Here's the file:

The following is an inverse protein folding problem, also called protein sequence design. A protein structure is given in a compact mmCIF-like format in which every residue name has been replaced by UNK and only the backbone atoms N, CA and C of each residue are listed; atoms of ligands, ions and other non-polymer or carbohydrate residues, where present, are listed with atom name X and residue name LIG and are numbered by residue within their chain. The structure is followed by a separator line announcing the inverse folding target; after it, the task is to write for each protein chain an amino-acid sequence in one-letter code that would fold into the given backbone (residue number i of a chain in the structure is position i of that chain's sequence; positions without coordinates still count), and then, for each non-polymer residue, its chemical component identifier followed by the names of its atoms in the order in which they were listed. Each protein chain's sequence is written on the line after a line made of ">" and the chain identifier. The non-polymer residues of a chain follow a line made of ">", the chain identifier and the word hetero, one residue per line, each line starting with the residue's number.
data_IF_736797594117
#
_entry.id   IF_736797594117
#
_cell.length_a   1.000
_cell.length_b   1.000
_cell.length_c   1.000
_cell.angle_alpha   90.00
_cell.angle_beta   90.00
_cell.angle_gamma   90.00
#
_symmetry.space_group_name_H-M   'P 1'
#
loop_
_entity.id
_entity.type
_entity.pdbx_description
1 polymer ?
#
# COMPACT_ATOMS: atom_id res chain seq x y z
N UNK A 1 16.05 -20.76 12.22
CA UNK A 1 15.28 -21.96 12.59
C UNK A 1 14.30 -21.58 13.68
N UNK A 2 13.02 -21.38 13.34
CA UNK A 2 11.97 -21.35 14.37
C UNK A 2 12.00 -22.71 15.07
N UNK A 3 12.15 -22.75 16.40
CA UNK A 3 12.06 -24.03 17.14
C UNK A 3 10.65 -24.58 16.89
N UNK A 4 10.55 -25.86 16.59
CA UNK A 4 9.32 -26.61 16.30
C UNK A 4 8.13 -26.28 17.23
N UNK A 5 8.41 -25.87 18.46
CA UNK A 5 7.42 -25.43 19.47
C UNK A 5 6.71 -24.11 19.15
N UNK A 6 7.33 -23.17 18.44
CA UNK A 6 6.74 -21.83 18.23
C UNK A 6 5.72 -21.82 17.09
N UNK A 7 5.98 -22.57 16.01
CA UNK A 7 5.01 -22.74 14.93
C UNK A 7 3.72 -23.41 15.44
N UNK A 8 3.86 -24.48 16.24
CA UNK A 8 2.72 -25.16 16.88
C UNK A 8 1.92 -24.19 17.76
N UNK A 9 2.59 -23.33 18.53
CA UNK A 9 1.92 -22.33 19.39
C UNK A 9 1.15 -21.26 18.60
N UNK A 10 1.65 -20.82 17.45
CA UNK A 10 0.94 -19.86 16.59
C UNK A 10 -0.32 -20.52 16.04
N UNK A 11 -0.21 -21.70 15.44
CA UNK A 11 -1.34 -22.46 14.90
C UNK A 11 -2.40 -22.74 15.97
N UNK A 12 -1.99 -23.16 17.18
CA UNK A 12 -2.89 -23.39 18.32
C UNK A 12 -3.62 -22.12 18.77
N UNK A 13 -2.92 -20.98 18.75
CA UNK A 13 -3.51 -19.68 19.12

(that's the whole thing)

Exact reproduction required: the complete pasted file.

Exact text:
The following is an inverse protein folding problem, also called protein sequence design. A protein structure is given in a compact mmCIF-like format in which every residue name has been replaced by UNK and only the backbone atoms N, CA and C of each residue are listed; atoms of ligands, ions and other non-polymer or carbohydrate residues, where present, are listed with atom name X and residue name LIG and are numbered by residue within their chain. The structure is followed by a separator line announcing the inverse folding target; after it, the task is to write for each protein chain an amino-acid sequence in one-letter code that would fold into the given backbone (residue number i of a chain in the structure is position i of that chain's sequence; positions without coordinates still count), and then, for each non-polymer residue, its chemical component identifier followed by the names of its atoms in the order in which they were listed. Each protein chain's sequence is written on the line after a line made of ">" and the chain identifier. The non-polymer residues of a chain follow a line made of ">", the chain identifier and the word hetero, one residue per line, each line starting with the residue's number.
data_IF_736797594117
#
_entry.id   IF_736797594117
#
_cell.length_a   1.000
_cell.length_b   1.000
_cell.length_c   1.000
_cell.angle_alpha   90.00
_cell.angle_beta   90.00
_cell.angle_gamma   90.00
#
_symmetry.space_group_name_H-M   'P 1'
#
loop_
_entity.id
_entity.type
_entity.pdbx_description
1 polymer ?
#
# COMPACT_ATOMS: atom_id res chain seq x y z
N UNK A 1 16.05 -20.76 12.22
CA UNK A 1 15.28 -21.96 12.59
C UNK A 1 14.30 -21.58 13.68
N UNK A 2 13.02 -21.38 13.34
CA UNK A 2 11.97 -21.35 14.37
C UNK A 2 12.00 -22.71 15.07
N UNK A 3 12.15 -22.75 16.40
CA UNK A 3 12.06 -24.03 17.14
C UNK A 3 10.65 -24.58 16.89
N UNK A 4 10.55 -25.86 16.59
CA UNK A 4 9.32 -26.61 16.30
C UNK A 4 8.13 -26.28 17.23
N UNK A 5 8.41 -25.87 18.46
CA UNK A 5 7.42 -25.43 19.47
C UNK A 5 6.71 -24.11 19.15
N UNK A 6 7.33 -23.17 18.44
CA UNK A 6 6.74 -21.83 18.23
C UNK A 6 5.72 -21.82 17.09
N UNK A 7 5.98 -22.57 16.01
CA UNK A 7 5.01 -22.74 14.93
C UNK A 7 3.72 -23.41 15.44
N UNK A 8 3.86 -24.48 16.24
CA UNK A 8 2.72 -25.16 16.88
C UNK A 8 1.92 -24.19 17.76
N UNK A 9 2.59 -23.33 18.53
CA UNK A 9 1.92 -22.33 19.39
C UNK A 9 1.15 -21.26 18.60
N UNK A 10 1.65 -20.82 17.45
CA UNK A 10 0.94 -19.86 16.59
C UNK A 10 -0.32 -20.52 16.04
N UNK A 11 -0.21 -21.70 15.44
CA UNK A 11 -1.34 -22.46 14.90
C UNK A 11 -2.40 -22.74 15.97
N UNK A 12 -1.99 -23.16 17.18
CA UNK A 12 -2.89 -23.39 18.32
C UNK A 12 -3.62 -22.12 18.77
N UNK A 13 -2.92 -20.98 18.75
CA UNK A 13 -3.51 -19.68 19.12